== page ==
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Better quality rear axle for 6 speed

Old 06-07-23, 09:33 PM
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Better quality rear axle for 6 speed

Howdy all.

I just picked up a gorgeous Raleigh Alyeska. The rear axle is slightly bent and while a piece of wood and a mallet will make it better short term I would like to find a better quality replacement. Amazon have quite a few in the $10 dollar range but I'm hoping to find something that is actually better, not just more expensive.
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Old 06-07-23, 10:01 PM
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Don't waste too much of your time and money on a "stronger" axle. The issue is not axle strength or stiffness but the imbalanced loads that a freewheel hub places on the axle. Since the driveside bearing is closer to the frame's center it sees greater forces and the axle will bend at the cone's inner point. Where is your axle bent?

Sometimes the frame's drop outs can be non parallel to each other and places a preload bending on the axle before any road shock is even had. The industry solution to the freewheel bent axle problem is the cassette/freehub with it's better axle bearing placements. Andy
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Old 06-07-23, 10:30 PM
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Originally Posted by Andrew R Stewart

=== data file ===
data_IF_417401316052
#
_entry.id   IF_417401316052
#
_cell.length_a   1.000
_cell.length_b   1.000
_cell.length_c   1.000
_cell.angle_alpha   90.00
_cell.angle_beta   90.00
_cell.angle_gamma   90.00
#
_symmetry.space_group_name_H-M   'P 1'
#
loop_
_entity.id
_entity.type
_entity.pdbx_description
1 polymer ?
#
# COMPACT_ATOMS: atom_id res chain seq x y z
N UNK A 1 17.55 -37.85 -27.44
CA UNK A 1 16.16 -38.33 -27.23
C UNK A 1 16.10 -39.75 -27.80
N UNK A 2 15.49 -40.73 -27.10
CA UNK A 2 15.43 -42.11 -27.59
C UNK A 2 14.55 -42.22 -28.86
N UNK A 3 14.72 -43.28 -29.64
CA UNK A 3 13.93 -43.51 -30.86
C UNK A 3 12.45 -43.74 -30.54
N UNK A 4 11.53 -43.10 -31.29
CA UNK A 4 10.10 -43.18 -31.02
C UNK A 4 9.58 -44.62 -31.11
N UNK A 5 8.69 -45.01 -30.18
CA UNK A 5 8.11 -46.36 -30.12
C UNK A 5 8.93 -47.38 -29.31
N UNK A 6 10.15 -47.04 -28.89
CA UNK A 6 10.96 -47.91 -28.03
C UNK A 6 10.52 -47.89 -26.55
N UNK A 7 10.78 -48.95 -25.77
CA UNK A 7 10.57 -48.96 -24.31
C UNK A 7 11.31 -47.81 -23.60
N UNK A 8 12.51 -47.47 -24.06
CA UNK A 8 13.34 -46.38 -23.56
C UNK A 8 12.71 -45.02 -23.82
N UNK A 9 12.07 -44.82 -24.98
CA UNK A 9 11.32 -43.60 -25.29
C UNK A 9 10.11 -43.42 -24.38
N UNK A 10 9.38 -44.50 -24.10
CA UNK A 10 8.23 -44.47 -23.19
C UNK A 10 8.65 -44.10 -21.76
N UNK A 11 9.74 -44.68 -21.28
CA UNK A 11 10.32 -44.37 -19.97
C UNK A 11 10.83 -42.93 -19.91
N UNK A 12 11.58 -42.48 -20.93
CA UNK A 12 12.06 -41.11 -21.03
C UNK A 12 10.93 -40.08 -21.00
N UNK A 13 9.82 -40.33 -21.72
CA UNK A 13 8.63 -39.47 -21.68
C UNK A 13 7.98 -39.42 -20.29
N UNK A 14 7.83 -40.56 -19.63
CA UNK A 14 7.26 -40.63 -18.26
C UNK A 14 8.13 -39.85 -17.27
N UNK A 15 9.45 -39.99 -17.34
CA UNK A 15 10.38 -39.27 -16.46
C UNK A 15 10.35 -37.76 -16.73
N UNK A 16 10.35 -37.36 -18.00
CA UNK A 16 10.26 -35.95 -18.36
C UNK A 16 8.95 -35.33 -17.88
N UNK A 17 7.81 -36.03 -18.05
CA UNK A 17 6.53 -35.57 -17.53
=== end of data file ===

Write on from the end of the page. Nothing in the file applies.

Don't waste too much of your time and money on a "stronger" axle. The issue is not axle strength or stiffness but the imbalanced loads that a freewheel hub places on the axle. Since the driveside bearing is closer to the frame's center it sees greater forces and the axle will bend at the cone's inner point. Where is your axle bent?

Sometimes the frame's drop outs can be non parallel to each other and places a preload bending on the axle before any road shock is even had. The industry solution to the freewheel bent axle problem is the cassette/freehub with it's better axle bearing placements. Andy
Yeah, I'm familiar with the design flaw of the freewheel hub, specially when they started stacking extra gears and making the pressure distribution even worse. I'm still hoping that there is an $20 to $30 dollar axle that is better than the regular $10 axles on Amazon.

I built the wheels on my Trek 720 with Shimano mountain bike hubs. I would like to keep this particular bike original just for fun.
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Old 06-07-23, 11:05 PM
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Look for one on eBay by Wheels Manufacturing.
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Old 06-08-23, 12:41 AM
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When I was looking around those popped in the more expensive category so the question is, are they actually better?

Another option I was looking at are Campagnolo branded axles. I would think campy would source better quality ones.
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Old 06-08-23, 05:41 AM
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Performance axles are often made with less metal for less weight.

The steel axle found on all big box store bikes as yours is perhaps stronger than all aftermarket axles. I mean, it's steel.

The axle bent because of an accident/trauma/brute force.

Your short-sightedness in thinking another axle will prevent it from happening again is wrong.
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Old 06-08-23, 06:41 AM
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Wheels mfg
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Old 06-08-23, 08:21 AM